The Better Business Bureau has some suggestions for consumers and business owners for keeping their tax information secure and avoiding tax-related scams.
In 2019, BBB processed approximately 2,260 complaints against tax return preparation services and related businesses (including accountants preparing tax returns). For those complaints, the median disputed amount for which consumers sought BBB’s help was $495.
In 2019, BBB Scam Tracker received approximately 600 reports from consumers regarding con artists claiming to be with the IRS. This comprised nearly 2% of all Scam Tracker reports received in 2019, dropping from 3,500 or 7% of scams in 2017. These scams tend to rely on tactics such as intimidation (i.e. threats of arrest), isolation (to keep victims from talking to their family members about the supposed tax issue) and/or pressure to act quickly. Tax collection scams often employ all three to bully their targets into compliance.
BBB has been cooperating with the IRS by providing the agency with phone numbers reported from consumers to BBB Scam Tracker. Any law enforcement agency can request additional information from Scam Tracker, and we are always willing to work with them to help stop this fraud.
Here are some ways consumers and business owners can combat tax fraud:
• Only deal with trustworthy tax preparation services. Check BBB.org for the latest Business Profile before you engage a company for the first time.
• If you get tax information delivered electronically from your employer or other entity, treat that information carefully. Download it onto a password-protected computer. Be on guard for “red flags,” such as phone calls, before you’ve received any letter from the Internal Revenue Service or other tax authority, demands for immediate payment, threats or intimidation or payment requests via wire transfer, prepaid debit card or gift card.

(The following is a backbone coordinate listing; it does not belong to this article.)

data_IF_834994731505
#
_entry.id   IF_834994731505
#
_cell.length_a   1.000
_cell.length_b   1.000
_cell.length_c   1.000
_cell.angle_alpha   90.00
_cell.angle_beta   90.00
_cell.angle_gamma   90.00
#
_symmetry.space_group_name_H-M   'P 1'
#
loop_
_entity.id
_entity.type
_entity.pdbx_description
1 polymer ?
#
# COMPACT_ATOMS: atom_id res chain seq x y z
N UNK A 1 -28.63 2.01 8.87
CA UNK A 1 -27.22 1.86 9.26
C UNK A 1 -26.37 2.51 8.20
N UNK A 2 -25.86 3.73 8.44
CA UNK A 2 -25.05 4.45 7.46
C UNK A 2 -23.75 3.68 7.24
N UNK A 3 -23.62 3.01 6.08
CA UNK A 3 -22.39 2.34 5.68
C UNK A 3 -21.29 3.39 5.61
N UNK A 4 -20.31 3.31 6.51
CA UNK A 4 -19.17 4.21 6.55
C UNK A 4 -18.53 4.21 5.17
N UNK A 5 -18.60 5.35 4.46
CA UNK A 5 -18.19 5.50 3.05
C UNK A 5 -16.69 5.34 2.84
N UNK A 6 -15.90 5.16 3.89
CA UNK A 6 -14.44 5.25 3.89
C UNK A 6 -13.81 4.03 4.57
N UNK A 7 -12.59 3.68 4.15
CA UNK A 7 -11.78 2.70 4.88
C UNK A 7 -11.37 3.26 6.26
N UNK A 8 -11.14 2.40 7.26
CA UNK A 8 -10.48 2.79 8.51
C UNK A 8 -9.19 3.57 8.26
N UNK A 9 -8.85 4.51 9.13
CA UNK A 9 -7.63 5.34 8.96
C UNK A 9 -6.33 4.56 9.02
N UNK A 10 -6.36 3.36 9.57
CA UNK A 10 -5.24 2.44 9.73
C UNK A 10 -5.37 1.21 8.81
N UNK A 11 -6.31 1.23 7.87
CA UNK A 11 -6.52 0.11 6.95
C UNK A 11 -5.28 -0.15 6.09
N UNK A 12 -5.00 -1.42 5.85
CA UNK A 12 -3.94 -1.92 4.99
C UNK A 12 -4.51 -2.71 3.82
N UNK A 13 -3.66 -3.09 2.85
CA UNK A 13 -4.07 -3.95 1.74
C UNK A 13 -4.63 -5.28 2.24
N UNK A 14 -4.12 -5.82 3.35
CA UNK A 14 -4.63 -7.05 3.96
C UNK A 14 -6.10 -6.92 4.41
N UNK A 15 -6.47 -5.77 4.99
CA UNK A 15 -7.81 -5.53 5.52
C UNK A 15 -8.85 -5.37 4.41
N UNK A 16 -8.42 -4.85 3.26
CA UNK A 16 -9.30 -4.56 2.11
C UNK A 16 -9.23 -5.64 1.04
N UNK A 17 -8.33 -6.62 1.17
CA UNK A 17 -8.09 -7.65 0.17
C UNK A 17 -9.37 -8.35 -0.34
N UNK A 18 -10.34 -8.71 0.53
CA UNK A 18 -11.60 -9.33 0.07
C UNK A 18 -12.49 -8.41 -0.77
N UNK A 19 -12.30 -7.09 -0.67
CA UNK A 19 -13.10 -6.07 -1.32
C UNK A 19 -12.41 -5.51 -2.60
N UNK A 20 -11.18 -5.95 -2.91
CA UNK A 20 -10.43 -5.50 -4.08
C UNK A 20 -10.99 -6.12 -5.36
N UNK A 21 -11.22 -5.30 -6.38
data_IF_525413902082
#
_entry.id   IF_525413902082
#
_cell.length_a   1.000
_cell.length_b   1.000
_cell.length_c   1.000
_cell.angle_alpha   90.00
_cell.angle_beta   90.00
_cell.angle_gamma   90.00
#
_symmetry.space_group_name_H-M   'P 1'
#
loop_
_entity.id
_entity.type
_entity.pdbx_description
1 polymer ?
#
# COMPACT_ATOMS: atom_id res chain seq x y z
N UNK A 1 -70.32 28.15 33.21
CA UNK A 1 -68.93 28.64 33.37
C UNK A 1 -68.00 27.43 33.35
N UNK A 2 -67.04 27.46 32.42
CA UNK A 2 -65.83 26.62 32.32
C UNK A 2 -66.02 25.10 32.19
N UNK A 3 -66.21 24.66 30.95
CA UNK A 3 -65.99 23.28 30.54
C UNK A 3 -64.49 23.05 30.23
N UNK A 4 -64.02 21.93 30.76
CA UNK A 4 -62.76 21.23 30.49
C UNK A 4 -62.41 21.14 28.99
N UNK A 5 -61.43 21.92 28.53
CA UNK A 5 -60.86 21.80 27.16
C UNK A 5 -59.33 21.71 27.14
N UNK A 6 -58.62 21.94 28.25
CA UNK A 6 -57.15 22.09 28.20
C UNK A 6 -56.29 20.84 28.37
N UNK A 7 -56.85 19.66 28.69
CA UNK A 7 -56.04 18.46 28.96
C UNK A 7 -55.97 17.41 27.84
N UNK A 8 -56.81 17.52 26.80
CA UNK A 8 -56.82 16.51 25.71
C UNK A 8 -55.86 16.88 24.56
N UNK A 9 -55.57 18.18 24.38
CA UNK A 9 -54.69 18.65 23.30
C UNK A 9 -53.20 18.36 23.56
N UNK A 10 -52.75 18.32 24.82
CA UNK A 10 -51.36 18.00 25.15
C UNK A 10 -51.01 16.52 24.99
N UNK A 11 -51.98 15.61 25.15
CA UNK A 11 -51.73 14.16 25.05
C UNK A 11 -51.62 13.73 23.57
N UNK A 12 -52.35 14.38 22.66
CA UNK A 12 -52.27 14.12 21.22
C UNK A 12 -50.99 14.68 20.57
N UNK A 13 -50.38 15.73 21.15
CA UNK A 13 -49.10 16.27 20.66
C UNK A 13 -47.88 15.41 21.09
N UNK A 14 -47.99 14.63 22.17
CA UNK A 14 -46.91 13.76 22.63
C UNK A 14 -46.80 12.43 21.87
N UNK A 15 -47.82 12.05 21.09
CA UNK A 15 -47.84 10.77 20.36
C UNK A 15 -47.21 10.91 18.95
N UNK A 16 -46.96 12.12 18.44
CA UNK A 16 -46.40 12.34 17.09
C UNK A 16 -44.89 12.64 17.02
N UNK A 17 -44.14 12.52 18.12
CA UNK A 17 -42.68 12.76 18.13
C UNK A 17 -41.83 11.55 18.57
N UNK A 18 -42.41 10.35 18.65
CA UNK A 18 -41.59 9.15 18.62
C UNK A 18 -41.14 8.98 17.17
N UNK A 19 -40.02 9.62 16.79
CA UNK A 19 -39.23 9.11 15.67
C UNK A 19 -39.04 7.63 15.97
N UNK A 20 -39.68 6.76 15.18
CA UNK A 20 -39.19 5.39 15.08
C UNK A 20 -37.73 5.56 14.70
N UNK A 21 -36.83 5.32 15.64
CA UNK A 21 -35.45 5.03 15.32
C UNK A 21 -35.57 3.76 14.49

• Guard your passwords. The IRS tells us identify theft and other scams tend to succeed because people many times use the same login passwords for all their accounts. Create new strong, unique passwords for each of your accounts. Include a combination of upper and lower-case letters, numbers and special characters and make passwords at least 10 characters long. Be sure to change your login and passwords often. To keep track of all your different passwords and logins, it may be helpful to utilize software, such as Password Safe or Keeper Password Manager, which can automatically generate strong passwords and securely store them for you.
• Protect your computer. Restrict unauthorized access to your computer by password-protecting sensitive data. Consider encrypting important files. For example, use PDF encryption software to secure PDF copies of your tax returns. Encrypting these files protects your data if someone steals your computer or otherwise gains unauthorized access. Other proactive steps include:
• Keep confidential files in a folder that cannot be shared.
• Remove your hard drive from your computer before selling or disposing of it.
• Install antivirus software on your computer.
• Regularly run malware checks.
• Protect personally identifiable information such as birth date, Social Security numbers, bank accounts, etc.
• Check out any tax-related websites you are considering carefully and make sure you are accessing the real IRS website (irs.gov) when filing your taxes electronically or inquiring for additional information. Send such information only through fully encrypted websites. The URL address for every page on the site should start with “https.”
Taxes are scary enough. Don’t be a victim. You can file a complaint against a business at BBB.org/Complaint. You can also file a scam report about a fraud (even if you lost no money) at BBB.org/ScamTracker
Cheryl Parson is president of the Better Business bureau serving West Central Ohio. The BBB may be found on the Internet at www.lima.bbb.org.